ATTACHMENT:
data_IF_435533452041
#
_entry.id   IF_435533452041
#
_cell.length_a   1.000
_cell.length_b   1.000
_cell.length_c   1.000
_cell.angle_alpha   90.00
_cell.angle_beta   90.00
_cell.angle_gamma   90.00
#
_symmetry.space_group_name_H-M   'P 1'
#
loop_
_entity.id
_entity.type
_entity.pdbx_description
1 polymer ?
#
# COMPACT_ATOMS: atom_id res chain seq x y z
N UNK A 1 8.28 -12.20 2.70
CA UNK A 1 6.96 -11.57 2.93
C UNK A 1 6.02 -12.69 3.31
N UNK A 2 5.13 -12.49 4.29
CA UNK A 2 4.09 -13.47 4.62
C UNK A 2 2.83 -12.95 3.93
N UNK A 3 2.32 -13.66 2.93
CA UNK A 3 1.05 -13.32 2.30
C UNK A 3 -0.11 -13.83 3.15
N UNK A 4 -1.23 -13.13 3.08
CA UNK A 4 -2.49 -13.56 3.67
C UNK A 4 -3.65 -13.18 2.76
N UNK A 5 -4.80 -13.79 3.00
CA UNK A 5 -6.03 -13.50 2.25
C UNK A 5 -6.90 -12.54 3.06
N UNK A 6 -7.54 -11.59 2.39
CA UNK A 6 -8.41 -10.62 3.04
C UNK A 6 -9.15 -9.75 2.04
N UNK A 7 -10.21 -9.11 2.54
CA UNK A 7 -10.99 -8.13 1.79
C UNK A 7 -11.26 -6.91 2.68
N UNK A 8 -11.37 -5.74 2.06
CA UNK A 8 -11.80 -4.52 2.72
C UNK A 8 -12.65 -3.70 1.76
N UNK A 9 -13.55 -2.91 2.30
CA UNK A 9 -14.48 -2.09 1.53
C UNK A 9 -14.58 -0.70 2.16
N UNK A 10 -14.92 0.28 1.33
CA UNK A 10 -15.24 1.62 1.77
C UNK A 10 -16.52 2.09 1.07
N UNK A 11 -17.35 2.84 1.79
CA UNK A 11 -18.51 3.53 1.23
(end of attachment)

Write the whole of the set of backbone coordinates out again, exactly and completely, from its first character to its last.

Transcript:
data_IF_435533452041
#
_entry.id   IF_435533452041
#
_cell.length_a   1.000
_cell.length_b   1.000
_cell.length_c   1.000
_cell.angle_alpha   90.00
_cell.angle_beta   90.00
_cell.angle_gamma   90.00
#
_symmetry.space_group_name_H-M   'P 1'
#
loop_
_entity.id
_entity.type
_entity.pdbx_description
1 polymer ?
#
# COMPACT_ATOMS: atom_id res chain seq x y z
N UNK A 1 8.28 -12.20 2.70
CA UNK A 1 6.96 -11.57 2.93
C UNK A 1 6.02 -12.69 3.31
N UNK A 2 5.13 -12.49 4.29
CA UNK A 2 4.09 -13.47 4.62
C UNK A 2 2.83 -12.95 3.93
N UNK A 3 2.32 -13.66 2.93
CA UNK A 3 1.05 -13.32 2.30
C UNK A 3 -0.11 -13.83 3.15
N UNK A 4 -1.23 -13.13 3.08
CA UNK A 4 -2.49 -13.56 3.67
C UNK A 4 -3.65 -13.18 2.76
N UNK A 5 -4.80 -13.79 3.00
CA UNK A 5 -6.03 -13.50 2.25
C UNK A 5 -6.90 -12.54 3.06
N UNK A 6 -7.54 -11.59 2.39
CA UNK A 6 -8.41 -10.62 3.04
C UNK A 6 -9.15 -9.75 2.04
N UNK A 7 -10.21 -9.11 2.54
CA UNK A 7 -10.99 -8.13 1.79
C UNK A 7 -11.26 -6.91 2.68
N UNK A 8 -11.37 -5.74 2.06
CA UNK A 8 -11.80 -4.52 2.72
C UNK A 8 -12.65 -3.70 1.76
N UNK A 9 -13.55 -2.91 2.30
CA UNK A 9 -14.48 -2.09 1.53
C UNK A 9 -14.58 -0.70 2.16
N UNK A 10 -14.92 0.28 1.33
CA UNK A 10 -15.24 1.62 1.77
C UNK A 10 -16.52 2.09 1.07
N UNK A 11 -17.35 2.84 1.79
CA UNK A 11 -18.51 3.53 1.23